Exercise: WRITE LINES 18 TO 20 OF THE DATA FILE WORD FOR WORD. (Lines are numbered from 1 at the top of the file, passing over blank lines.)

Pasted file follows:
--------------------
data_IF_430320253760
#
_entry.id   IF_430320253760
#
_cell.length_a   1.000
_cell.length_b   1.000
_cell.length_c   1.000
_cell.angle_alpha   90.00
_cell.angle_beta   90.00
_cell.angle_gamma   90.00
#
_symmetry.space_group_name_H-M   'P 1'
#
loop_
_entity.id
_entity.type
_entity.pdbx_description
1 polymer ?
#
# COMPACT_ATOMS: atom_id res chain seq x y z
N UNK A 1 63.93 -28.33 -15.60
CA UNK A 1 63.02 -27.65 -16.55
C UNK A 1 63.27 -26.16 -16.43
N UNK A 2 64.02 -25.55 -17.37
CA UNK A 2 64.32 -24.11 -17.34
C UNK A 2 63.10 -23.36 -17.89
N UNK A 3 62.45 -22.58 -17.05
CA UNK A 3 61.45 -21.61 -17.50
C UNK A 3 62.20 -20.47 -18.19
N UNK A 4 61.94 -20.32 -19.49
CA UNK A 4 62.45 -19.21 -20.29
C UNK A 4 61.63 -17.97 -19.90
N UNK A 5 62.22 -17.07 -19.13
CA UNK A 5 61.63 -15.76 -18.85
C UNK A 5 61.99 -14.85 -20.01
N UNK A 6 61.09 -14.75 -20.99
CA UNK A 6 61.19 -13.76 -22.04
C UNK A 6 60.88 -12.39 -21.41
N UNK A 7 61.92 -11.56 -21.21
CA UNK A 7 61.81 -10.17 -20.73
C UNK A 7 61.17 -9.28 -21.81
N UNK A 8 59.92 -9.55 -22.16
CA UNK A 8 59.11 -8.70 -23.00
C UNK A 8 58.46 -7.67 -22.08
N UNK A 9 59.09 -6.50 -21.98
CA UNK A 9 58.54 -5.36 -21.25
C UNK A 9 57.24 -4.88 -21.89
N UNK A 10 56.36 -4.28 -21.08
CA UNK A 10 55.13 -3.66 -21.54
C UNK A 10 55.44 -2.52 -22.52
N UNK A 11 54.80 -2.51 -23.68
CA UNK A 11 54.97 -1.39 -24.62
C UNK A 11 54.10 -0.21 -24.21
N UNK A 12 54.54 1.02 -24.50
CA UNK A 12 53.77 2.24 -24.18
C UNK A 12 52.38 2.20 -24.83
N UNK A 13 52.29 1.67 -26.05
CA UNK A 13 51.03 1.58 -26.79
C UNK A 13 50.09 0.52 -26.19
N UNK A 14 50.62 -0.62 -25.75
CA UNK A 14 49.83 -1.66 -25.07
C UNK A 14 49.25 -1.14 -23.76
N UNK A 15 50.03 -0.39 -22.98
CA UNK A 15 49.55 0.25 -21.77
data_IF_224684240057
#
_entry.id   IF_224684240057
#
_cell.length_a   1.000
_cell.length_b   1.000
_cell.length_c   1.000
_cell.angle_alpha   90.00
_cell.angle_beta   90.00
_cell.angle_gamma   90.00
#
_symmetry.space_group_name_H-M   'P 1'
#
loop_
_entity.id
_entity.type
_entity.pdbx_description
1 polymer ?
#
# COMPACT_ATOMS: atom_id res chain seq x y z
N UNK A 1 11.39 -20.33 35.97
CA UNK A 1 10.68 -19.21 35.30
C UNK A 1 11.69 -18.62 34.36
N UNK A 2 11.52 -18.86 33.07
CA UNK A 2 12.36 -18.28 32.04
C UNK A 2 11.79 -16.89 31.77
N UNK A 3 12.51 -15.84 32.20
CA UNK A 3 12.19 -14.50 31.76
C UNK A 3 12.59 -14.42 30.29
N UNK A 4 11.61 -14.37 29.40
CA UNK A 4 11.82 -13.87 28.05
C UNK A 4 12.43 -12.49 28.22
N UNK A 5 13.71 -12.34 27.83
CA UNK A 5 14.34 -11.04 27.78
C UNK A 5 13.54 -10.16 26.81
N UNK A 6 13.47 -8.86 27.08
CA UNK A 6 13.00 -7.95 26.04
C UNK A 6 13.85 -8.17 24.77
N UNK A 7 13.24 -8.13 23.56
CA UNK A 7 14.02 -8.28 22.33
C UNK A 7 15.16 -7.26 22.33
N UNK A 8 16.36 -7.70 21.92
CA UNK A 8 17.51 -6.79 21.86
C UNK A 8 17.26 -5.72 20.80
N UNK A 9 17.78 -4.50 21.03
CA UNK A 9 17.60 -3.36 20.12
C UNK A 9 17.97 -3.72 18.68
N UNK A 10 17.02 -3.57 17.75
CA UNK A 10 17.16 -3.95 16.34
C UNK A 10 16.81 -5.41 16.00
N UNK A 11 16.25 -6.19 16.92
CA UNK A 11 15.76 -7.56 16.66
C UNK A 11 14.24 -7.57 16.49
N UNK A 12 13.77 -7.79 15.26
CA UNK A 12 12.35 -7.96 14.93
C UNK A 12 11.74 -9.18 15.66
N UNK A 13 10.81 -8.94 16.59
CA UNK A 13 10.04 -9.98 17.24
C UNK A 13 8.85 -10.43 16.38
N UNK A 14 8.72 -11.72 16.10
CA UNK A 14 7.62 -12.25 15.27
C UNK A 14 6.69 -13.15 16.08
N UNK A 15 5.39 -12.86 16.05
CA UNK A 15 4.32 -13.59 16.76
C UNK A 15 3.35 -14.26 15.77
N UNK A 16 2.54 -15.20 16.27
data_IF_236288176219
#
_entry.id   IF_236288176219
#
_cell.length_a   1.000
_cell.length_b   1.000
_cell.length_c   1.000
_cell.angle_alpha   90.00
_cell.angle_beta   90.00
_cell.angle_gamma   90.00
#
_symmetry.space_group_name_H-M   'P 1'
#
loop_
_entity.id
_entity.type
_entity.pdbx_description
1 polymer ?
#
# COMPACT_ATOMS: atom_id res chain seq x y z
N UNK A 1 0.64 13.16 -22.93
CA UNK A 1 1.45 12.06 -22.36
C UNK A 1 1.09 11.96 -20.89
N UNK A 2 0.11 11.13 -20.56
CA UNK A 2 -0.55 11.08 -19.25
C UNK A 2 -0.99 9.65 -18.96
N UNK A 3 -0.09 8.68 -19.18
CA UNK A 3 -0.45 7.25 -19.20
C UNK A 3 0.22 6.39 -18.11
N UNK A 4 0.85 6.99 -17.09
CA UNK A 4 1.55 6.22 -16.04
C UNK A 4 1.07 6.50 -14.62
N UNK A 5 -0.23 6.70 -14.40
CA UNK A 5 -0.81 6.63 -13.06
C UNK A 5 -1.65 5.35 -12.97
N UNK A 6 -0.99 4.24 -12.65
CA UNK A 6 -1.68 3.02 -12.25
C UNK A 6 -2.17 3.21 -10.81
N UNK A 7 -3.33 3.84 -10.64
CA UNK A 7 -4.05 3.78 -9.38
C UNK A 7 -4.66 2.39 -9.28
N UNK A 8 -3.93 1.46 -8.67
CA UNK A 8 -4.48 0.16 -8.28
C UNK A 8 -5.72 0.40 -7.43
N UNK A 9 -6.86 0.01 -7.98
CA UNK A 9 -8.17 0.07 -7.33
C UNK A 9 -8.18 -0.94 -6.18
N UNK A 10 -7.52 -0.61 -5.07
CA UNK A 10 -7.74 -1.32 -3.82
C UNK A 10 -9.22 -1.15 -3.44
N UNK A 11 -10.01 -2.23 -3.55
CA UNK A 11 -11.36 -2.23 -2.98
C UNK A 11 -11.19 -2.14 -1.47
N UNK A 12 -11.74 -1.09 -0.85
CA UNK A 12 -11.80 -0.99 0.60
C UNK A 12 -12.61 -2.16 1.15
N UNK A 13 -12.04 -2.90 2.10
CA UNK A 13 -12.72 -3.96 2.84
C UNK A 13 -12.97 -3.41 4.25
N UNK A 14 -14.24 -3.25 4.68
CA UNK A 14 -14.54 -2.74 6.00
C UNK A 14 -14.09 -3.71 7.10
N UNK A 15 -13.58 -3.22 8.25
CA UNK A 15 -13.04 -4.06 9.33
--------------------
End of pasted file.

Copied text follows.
1 polymer ?
#
# COMPACT_ATOMS: atom_id res chain seq x y z